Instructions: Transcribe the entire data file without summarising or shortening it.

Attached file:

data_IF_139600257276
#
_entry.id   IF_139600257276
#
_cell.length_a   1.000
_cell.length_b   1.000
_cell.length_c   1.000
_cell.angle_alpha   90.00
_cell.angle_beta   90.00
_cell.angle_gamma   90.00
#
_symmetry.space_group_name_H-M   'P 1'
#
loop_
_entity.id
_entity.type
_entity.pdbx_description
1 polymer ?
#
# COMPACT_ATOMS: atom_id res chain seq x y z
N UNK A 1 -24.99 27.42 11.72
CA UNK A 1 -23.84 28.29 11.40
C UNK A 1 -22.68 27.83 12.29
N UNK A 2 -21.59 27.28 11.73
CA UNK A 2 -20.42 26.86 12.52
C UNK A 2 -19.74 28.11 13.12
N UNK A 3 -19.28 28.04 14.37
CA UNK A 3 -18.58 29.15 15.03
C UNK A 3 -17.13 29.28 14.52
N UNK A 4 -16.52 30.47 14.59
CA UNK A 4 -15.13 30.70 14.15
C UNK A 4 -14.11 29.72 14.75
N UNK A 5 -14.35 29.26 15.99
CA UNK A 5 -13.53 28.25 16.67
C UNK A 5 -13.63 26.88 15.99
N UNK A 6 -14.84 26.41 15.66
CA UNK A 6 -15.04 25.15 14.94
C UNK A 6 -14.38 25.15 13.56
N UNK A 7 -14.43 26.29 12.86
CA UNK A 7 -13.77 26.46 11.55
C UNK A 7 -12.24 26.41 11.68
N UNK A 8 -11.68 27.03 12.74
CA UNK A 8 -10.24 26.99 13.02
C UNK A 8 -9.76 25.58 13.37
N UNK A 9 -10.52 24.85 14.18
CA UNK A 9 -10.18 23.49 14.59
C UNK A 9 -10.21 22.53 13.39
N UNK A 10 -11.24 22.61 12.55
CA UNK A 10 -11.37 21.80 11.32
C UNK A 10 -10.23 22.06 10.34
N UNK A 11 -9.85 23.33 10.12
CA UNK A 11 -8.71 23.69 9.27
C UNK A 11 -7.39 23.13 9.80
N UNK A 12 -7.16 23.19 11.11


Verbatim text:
data_IF_139600257276
#
_entry.id   IF_139600257276
#
_cell.length_a   1.000
_cell.length_b   1.000
_cell.length_c   1.000
_cell.angle_alpha   90.00
_cell.angle_beta   90.00
_cell.angle_gamma   90.00
#
_symmetry.space_group_name_H-M   'P 1'
#
loop_
_entity.id
_entity.type
_entity.pdbx_description
1 polymer ?
#
# COMPACT_ATOMS: atom_id res chain seq x y z
N UNK A 1 -24.99 27.42 11.72
CA UNK A 1 -23.84 28.29 11.40
C UNK A 1 -22.68 27.83 12.29
N UNK A 2 -21.59 27.28 11.73
CA UNK A 2 -20.42 26.86 12.52
C UNK A 2 -19.74 28.11 13.12
N UNK A 3 -19.28 28.04 14.37
CA UNK A 3 -18.58 29.15 15.03
C UNK A 3 -17.13 29.28 14.52
N UNK A 4 -16.52 30.47 14.59
CA UNK A 4 -15.13 30.70 14.15
C UNK A 4 -14.11 29.72 14.75
N UNK A 5 -14.35 29.26 15.99
CA UNK A 5 -13.53 28.25 16.67
C UNK A 5 -13.63 26.88 15.99
N UNK A 6 -14.84 26.41 15.66
CA UNK A 6 -15.04 25.15 14.94
C UNK A 6 -14.38 25.15 13.56
N UNK A 7 -14.43 26.29 12.86
CA UNK A 7 -13.77 26.46 11.55
C UNK A 7 -12.24 26.41 11.68
N UNK A 8 -11.68 27.03 12.74
CA UNK A 8 -10.24 26.99 13.02
C UNK A 8 -9.76 25.58 13.37
N UNK A 9 -10.52 24.85 14.18
CA UNK A 9 -10.18 23.49 14.59
C UNK A 9 -10.21 22.53 13.39
N UNK A 10 -11.24 22.61 12.55
CA UNK A 10 -11.37 21.80 11.32
C UNK A 10 -10.23 22.06 10.34
N UNK A 11 -9.85 23.33 10.12
CA UNK A 11 -8.71 23.69 9.27
C UNK A 11 -7.39 23.13 9.80
N UNK A 12 -7.16 23.19 11.11